Meteorite: How Stones from Outer Space Made Our World by Tim Gregory
Meteorite: The Stones from Outer Space That Made Our World (2020), by Tim Gregory, does what the best popular science books do — uses a vibrant, engaging and distinctive voice to both broadly and deeply inform the lay reader without dumbing down the science down too much while placing it in historical context. Check, check, and check. I already can’t wait for what Gregory turns to in his next non-fiction work.
The title tells you all you need to know about the subject matter. This isn’t a “space” book; it’s all, and almost solely, about, meteorites: how they’re found, where they come from, how they impacted (literally and figuratively) the Earth, what they can tell us about our world, other planets, and the solar system’s creation. As tightly focused as it is, though, Gregory still makes room for some effectively brief digressions into more general astronomical/geological issues, such as star formation, the Big Bang, supernovas, the Earth’s makeup, crystal formation, gravity waves, and more.
Gregory begins in what at first seems a strange place, starting by describing the oldest human artwork and then continuing on to the oldest writing. We start to see where he’s going when he notes how this ancient writing was “first created by pressing symbols into clay tablets and chiseling them into stone tablets” so that “our acquisition of knowledge and understanding of the world … all began by recording them on rocks.” And there it is. The pivot point. “Rocks.” And so we turn to “another story written in rock … [not] by us [but] by Nature.” Gregory continues the metaphor, explaining how, “Each rock contains a single short story, but a sequence of rock contains a narrative … the story of our home planet. But the history of the Earth … is but a sub-lot of a far grander story arc … that begins farther back in time.” And the building blocks of that story are meteorites.
I love me a good metaphor, especially an extended one. And Gregory comes back to this language and imagery repeatedly (and successfully) throughout the book. And it’s just one example of his better-than-your-average-science-book style, a more polished, literary type of prose that makes Meteorite not just an informative work but one that is a pleasure to read.
Of course, a science book’s number one priority is to inform, and Gregory excels at that even more than he does in the writing style. In incredibly concise, efficient fashion, Gregory lucidly describes (in sharp, vivid detail) the various categories of meteorites, how it was first discovered that they were parts of asteroids (and then, for some, parts of the Moon or Mars), how their chemical and mineralogical makeup can be used to plumb the depths of our own rocky planet, how they can take us back in time to before the planets and even, for some, before the sun itself.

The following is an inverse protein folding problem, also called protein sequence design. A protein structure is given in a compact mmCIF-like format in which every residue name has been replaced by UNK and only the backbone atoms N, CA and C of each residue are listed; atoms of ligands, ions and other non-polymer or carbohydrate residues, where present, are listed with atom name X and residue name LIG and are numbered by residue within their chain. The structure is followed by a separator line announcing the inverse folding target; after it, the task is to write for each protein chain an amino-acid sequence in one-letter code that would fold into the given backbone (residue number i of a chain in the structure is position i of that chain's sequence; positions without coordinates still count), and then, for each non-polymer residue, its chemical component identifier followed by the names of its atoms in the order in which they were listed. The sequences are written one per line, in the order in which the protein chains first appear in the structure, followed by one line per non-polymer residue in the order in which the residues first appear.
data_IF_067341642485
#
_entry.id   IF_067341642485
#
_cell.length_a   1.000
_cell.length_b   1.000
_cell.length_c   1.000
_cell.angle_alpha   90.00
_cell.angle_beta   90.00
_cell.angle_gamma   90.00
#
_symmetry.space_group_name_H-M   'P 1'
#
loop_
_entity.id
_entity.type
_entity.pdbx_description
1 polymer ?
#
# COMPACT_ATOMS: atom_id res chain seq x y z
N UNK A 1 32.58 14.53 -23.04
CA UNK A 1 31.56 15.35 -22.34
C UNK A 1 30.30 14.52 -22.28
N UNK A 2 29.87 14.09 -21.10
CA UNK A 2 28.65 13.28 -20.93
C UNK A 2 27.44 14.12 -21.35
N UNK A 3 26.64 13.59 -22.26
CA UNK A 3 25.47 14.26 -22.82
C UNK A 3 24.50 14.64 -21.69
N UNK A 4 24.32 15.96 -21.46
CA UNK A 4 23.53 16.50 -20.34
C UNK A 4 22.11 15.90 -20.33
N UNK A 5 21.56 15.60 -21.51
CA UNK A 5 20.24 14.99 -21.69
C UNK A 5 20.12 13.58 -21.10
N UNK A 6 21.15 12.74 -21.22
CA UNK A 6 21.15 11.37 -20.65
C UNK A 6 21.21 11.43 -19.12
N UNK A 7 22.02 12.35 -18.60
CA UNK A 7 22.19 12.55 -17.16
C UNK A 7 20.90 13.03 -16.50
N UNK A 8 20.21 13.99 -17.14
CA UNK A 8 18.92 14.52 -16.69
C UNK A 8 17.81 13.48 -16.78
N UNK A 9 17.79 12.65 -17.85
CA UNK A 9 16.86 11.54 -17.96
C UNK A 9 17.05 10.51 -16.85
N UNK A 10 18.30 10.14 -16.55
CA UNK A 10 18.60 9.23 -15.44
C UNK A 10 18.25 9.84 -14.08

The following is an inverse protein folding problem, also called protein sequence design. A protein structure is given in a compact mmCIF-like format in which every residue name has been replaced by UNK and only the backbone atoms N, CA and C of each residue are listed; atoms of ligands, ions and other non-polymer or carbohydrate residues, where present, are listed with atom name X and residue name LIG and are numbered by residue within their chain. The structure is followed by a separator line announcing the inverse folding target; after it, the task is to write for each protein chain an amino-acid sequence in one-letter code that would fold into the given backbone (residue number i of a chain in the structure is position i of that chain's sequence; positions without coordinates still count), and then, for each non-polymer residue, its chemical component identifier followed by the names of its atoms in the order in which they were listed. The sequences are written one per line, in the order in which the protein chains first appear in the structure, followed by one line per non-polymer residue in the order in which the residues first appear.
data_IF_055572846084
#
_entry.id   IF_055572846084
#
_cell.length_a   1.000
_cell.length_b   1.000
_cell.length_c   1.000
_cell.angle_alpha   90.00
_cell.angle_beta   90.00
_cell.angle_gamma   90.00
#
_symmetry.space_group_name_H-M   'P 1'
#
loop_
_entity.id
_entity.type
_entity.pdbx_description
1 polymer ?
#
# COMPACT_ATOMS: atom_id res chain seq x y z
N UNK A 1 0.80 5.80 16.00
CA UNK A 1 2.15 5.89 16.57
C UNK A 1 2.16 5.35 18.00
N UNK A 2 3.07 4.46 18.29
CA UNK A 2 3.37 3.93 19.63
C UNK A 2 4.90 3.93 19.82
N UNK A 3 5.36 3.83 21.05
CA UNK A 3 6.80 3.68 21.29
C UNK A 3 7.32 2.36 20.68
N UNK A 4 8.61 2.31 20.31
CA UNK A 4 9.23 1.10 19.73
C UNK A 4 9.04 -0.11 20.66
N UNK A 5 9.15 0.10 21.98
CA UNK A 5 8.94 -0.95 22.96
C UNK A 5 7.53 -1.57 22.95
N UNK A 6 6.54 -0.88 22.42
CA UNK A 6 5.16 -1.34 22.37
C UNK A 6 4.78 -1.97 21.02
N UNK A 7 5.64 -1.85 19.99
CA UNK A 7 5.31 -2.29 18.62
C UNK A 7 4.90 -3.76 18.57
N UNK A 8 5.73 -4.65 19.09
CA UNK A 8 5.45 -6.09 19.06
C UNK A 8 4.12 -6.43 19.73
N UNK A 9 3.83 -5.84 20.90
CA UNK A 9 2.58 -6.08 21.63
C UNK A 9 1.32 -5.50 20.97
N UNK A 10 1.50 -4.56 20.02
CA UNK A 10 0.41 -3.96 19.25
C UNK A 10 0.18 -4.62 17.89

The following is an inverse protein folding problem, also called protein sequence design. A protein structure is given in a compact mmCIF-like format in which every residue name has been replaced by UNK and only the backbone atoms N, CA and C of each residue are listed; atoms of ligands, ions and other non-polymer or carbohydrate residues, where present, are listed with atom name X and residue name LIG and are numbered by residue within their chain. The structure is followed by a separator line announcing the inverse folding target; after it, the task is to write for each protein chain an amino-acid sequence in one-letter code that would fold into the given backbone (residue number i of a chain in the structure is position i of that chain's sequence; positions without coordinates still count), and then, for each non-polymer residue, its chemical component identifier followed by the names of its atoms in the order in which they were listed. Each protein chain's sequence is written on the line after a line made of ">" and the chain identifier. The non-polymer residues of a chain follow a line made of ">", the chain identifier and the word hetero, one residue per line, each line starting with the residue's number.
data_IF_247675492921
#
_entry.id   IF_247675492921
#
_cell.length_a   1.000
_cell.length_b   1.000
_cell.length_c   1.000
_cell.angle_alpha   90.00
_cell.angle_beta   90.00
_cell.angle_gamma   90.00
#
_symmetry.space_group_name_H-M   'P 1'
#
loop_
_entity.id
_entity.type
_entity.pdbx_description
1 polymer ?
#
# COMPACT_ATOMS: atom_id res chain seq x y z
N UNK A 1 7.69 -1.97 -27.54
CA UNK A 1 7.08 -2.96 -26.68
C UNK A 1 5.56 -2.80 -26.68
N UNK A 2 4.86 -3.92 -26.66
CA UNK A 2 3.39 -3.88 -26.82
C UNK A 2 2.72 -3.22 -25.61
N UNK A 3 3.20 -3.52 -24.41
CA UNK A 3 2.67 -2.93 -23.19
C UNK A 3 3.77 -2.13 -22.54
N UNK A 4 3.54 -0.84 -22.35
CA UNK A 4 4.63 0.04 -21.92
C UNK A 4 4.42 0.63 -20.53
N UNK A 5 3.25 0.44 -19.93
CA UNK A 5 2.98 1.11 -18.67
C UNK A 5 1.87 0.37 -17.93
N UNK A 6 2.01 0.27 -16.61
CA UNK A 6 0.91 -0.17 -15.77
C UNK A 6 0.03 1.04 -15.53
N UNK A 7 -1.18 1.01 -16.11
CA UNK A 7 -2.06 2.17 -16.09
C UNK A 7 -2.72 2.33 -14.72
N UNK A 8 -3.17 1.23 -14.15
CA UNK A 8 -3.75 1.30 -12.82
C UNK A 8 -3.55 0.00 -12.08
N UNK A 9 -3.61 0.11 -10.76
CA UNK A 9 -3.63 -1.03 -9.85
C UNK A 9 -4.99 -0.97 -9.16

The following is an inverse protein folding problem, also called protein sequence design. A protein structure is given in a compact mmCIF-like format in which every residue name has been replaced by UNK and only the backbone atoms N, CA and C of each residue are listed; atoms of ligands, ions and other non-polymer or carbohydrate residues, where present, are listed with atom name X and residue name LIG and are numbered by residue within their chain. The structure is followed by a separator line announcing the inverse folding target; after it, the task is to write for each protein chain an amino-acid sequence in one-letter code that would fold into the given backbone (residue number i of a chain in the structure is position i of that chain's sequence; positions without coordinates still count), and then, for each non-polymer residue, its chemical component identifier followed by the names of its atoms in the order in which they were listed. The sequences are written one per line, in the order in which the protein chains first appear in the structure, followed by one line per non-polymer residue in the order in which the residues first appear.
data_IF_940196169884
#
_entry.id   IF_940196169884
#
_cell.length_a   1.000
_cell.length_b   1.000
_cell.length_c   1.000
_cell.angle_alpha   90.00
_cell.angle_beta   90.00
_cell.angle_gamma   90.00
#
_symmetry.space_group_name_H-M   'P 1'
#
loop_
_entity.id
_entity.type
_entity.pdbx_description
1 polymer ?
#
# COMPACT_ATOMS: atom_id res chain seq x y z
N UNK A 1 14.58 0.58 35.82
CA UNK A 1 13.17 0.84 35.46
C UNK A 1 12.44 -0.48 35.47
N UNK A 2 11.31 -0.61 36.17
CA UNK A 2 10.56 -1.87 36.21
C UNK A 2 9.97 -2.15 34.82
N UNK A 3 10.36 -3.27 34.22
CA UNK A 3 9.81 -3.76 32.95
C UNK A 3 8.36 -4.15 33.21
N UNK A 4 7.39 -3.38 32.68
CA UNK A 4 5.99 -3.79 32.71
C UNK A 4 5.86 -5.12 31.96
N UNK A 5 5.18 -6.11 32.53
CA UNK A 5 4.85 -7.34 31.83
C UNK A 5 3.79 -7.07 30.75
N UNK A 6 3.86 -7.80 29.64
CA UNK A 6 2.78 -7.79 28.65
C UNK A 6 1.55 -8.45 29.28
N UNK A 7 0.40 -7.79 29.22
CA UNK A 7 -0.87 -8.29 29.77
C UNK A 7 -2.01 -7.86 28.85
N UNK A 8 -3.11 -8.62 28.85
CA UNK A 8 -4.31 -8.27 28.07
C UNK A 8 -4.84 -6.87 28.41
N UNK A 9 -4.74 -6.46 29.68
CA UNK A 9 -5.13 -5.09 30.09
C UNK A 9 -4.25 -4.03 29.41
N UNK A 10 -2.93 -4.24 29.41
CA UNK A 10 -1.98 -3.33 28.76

It’s all fascinating material laid out in crystal clear fashion. But Gregory, and through him the reader, never loses sight of the wonder for the facts. One way he conveys this is through the several colorfully described “falls”: stories of meteorites dropping from the sky (or plunging screaming through the air and then dropping). Sometimes to be picked up by the locals and turned into iron weapons that eventually appear, say, in the tomb of the young boy-king of Egypt. Sometimes to be the reason why dinosaurs still aren’t striding the Earth. Sometimes to give some poor (or incredibly lucky) woman a nasty bruise (one of the rare documents cases of a meteorite striking a person).
The wonder also shines through in Gregory’s enthusiastic optimism for humanity, for the future, and his constant astonishment at the universe. Here he is, for instance, on the small bits of rock in the earliest day of the Solar System avoiding destruction: “Of all the chance encounters that led to the present in which we find ourselves, the survival of the planetesimals from which Earth grew were some of the first. Our existence — the Earth and all life that inhabits it has been precarious from the beginning.”
His sense of the marvelous doesn’t occur only when looking backwards though; it exists as well as he gazes ahead in time toward the future, a brighter one than many perhaps assume: “It may well be the case that it is easier and wiser to settle on the surface of other worlds … Interplanetary human flight, and eventual habitation of other rocky worlds lies in our future … Science continues to give our species an excuse to be the best versions of ourselves. We can do anything we collectively put our minds to.”
Nice, especially in this 2020 year from hell, to end on such a positive note. Meteorites is Gregory’s first book, and based on it, he has a long and successful career ahead of him as a science popularizer. I can’t wait to see where he turns next. Highly recommended.